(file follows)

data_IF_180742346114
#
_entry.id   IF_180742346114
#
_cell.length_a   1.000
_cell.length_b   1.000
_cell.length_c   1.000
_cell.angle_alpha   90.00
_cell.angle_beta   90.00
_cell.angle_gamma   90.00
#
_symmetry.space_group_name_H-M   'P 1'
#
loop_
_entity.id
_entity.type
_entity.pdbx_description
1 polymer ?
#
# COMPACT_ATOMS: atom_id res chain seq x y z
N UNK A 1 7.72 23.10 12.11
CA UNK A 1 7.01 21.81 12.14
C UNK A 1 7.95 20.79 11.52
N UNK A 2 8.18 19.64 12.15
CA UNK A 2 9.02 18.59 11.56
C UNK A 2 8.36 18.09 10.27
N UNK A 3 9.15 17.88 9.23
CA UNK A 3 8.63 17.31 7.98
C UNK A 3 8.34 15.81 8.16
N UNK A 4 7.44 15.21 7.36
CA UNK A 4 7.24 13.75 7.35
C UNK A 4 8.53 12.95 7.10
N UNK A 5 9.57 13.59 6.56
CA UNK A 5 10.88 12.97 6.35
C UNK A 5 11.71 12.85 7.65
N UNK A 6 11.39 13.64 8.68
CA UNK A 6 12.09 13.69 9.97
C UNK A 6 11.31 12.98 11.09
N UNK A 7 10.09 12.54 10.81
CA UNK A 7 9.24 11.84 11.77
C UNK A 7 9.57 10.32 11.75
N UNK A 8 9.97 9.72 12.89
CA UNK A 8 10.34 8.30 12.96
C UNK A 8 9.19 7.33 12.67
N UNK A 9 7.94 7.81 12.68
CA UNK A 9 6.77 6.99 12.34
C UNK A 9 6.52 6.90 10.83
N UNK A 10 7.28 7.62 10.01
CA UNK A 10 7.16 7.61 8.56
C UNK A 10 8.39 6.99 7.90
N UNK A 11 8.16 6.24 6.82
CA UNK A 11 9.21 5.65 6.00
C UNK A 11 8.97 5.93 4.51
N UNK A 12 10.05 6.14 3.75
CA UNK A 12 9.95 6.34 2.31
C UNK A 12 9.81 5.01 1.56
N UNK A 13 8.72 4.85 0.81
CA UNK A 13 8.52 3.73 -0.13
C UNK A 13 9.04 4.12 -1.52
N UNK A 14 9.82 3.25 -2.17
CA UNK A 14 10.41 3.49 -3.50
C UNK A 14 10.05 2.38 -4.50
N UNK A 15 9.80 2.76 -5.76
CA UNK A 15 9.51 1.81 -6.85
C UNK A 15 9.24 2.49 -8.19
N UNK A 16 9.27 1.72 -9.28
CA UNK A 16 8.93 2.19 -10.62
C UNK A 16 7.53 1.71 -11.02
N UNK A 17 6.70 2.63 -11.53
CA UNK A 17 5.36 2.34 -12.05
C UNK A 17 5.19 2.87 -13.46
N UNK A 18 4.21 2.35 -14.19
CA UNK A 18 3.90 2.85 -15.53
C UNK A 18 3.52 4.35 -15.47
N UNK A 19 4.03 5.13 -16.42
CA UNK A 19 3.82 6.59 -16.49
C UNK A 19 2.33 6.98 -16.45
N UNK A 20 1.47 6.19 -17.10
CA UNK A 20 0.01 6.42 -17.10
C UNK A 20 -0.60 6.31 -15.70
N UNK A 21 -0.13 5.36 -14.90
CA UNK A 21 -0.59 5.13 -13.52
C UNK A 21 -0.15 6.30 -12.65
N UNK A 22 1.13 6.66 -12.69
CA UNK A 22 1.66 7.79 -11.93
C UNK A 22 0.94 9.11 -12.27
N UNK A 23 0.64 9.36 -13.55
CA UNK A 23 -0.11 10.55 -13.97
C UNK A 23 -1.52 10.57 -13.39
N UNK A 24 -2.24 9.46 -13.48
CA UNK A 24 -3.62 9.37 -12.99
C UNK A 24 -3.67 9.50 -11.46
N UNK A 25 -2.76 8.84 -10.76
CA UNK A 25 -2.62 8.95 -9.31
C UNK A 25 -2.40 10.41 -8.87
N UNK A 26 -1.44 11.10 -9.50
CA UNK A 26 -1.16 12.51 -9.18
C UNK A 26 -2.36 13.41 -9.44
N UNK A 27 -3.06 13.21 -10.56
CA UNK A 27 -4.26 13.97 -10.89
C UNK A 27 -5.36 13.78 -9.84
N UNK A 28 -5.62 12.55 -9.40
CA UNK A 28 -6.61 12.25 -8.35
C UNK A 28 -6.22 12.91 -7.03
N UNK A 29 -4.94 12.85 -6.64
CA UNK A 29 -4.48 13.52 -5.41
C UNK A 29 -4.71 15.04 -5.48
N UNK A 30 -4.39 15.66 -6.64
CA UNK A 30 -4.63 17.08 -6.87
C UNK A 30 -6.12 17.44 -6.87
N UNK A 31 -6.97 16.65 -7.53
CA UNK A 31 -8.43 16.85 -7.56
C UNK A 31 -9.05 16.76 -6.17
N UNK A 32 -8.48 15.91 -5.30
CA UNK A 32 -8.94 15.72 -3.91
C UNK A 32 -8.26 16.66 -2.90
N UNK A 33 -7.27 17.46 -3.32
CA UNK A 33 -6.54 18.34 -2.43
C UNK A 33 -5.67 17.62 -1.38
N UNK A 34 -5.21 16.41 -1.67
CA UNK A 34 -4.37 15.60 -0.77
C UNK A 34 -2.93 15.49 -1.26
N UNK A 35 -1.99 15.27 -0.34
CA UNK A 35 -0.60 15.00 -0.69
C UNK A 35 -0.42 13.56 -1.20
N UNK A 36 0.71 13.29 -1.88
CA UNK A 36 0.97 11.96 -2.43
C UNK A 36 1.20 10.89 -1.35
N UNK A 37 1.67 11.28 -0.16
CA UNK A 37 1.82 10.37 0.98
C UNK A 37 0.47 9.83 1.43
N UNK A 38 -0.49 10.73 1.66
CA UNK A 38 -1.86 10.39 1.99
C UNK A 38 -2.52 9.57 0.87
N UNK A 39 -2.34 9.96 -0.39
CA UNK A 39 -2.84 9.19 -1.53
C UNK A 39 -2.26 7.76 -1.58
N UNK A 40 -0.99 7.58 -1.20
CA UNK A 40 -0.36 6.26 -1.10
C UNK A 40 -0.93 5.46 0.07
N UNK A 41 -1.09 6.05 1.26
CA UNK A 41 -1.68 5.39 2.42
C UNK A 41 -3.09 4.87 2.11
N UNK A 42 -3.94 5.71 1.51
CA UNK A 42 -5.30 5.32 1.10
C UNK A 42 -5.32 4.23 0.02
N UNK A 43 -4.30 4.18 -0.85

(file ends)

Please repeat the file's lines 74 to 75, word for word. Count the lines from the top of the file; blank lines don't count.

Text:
C UNK A 18 3.52 4.35 -15.47
N UNK A 19 4.03 5.13 -16.42